I write today to disabuse you all of the idea that defending the Cooperative Program means defending the status quo.
Yes, it is true that the Cooperative Program has been the premiere funding approach for the Southern Baptist Convention for nearly ninety years. Hegemony over the preponderance of a century certainly qualifies something to claim to be the status quo, at least in terms of its longevity. That being true, I suppose that I must (grudgingly) admit that in some technical sense the Cooperative Program is the status quo of the Southern Baptist Convention. But that’s only true in this limited, technical way, and it absolutely IS NOT true in any of the meaningful ways that people complain about it or eschew it.
The Cooperative Program is not a set a ministry priorities; it is simply a way to go about addressing ministry priorities, WHATEVER those priorities might be at a given time. Do Southern Baptists believe that a greater priority should be placed upon international missions rather than church planting in the Southland? If so, Southern Baptists can quickly adopt those new priorities without changing the Cooperative Program one bit. Do Southern Baptists believe that too much money gets recycled through NAMB and back to state conventions? If so, Southern Baptists can move to a system that recycles not one single penny, and can do so without changing anything whatsoever about the Cooperative Program.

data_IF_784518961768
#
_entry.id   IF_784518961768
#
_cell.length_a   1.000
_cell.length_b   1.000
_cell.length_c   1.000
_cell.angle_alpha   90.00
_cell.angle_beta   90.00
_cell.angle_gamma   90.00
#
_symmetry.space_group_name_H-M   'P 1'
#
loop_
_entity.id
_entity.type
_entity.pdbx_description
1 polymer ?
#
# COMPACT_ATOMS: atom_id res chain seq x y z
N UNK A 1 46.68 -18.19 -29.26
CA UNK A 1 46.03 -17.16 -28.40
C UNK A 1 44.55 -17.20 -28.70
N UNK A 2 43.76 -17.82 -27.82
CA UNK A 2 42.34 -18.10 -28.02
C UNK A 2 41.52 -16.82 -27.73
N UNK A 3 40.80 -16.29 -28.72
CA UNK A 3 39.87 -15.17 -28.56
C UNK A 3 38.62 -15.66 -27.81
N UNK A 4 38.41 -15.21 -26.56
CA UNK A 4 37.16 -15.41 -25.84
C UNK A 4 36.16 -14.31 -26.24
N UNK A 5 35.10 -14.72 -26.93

In fact, dumping the Cooperative Program to change the status quo only makes sense with regard to opposing one and only one aspect of the status quo: If you don’t like the idea that churches cooperate with one another to do ministry, then by all means you ought to abandon the Cooperative Program entirely. Other than that, within the Cooperative Program approach you can pursue any ministry, reallocate any budget, or adopt any methodology that you can convince enough of your fellow churches and fellow pastors to adopt.
Bring on the changes! Make your proposals! Go to the floor of the SBC Annual Meeting! Attend your state convention meeting! Advocate tirelessly and fearlessly for the improvements you’d like to see. Whatever they are and however much adaptation they would require, I’m betting that almost none of it would actually require any changes at all in the Cooperative Program.
A funding approach that flexible deserves to be saved.